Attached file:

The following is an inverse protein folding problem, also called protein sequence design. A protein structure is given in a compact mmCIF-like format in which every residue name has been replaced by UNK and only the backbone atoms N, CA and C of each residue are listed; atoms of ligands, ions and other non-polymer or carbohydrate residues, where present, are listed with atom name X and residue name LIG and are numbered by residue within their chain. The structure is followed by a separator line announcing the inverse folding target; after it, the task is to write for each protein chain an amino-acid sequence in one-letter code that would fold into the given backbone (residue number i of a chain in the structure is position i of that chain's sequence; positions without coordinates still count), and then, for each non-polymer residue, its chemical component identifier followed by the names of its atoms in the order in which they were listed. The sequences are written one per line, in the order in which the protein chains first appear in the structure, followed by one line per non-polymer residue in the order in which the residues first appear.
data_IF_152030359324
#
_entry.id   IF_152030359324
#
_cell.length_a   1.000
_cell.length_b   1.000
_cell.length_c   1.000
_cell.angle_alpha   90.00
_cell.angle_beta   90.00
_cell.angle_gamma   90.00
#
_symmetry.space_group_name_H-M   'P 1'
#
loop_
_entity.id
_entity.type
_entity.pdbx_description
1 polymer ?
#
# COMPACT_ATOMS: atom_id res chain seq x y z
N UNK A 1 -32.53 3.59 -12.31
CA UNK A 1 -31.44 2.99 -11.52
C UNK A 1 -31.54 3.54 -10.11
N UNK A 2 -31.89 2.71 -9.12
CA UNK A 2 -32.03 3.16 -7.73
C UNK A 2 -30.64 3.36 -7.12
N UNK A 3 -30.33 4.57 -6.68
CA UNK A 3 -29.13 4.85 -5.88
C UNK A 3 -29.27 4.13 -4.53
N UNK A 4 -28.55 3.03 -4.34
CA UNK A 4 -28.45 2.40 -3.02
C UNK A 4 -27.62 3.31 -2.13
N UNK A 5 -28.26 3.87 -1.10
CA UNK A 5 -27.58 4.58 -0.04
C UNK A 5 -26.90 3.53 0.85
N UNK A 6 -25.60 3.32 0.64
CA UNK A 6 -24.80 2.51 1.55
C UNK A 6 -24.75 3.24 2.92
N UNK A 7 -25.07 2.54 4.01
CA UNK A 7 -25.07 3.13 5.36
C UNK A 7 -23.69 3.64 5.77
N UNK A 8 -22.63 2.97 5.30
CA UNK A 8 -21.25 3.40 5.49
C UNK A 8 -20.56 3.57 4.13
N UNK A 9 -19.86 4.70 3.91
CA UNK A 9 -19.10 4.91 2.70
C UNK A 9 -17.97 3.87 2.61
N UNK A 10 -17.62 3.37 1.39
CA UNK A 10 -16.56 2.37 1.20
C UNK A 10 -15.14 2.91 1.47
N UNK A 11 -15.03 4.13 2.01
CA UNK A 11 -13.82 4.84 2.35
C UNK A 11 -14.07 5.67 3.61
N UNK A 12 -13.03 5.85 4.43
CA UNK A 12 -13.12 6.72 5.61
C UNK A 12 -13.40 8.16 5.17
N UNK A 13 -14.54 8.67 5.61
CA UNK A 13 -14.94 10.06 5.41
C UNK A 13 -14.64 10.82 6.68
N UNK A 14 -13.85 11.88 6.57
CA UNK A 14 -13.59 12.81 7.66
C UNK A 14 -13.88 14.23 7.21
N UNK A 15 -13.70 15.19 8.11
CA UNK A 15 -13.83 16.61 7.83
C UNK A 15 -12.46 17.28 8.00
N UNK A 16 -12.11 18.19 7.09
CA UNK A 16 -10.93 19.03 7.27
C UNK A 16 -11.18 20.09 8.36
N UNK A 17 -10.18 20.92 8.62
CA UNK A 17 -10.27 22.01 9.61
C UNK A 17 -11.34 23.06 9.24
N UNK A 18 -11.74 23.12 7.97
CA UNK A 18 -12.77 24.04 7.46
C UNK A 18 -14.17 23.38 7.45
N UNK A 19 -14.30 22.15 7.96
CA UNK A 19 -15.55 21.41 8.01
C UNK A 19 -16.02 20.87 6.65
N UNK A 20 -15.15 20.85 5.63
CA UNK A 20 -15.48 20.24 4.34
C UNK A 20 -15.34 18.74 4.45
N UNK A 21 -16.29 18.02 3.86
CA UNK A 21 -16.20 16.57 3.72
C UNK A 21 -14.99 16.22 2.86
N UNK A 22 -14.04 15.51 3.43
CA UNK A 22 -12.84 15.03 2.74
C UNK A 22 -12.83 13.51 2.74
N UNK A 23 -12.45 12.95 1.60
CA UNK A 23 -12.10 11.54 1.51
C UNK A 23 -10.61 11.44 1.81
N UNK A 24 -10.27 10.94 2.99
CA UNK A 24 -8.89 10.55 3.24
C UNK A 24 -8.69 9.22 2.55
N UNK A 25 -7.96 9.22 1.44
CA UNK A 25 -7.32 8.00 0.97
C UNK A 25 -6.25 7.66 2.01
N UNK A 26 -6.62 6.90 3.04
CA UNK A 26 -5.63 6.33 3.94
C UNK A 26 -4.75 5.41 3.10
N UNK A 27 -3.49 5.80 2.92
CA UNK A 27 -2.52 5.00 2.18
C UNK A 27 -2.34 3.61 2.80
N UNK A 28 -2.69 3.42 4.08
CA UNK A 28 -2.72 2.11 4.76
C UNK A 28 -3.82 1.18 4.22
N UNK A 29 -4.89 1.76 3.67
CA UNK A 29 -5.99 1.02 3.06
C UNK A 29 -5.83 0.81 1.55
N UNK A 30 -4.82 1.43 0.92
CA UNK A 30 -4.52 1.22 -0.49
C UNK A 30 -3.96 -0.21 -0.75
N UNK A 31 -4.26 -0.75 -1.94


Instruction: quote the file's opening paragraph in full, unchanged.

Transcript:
The following is an inverse protein folding problem, also called protein sequence design. A protein structure is given in a compact mmCIF-like format in which every residue name has been replaced by UNK and only the backbone atoms N, CA and C of each residue are listed; atoms of ligands, ions and other non-polymer or carbohydrate residues, where present, are listed with atom name X and residue name LIG and are numbered by residue within their chain. The structure is followed by a separator line announcing the inverse folding target; after it, the task is to write for each protein chain an amino-acid sequence in one-letter code that would fold into the given backbone (residue number i of a chain in the structure is position i of that chain's sequence; positions without coordinates still count), and then, for each non-polymer residue, its chemical component identifier followed by the names of its atoms in the order in which they were listed. The sequences are written one per line, in the order in which the protein chains first appear in the structure, followed by one line per non-polymer residue in the order in which the residues first appear.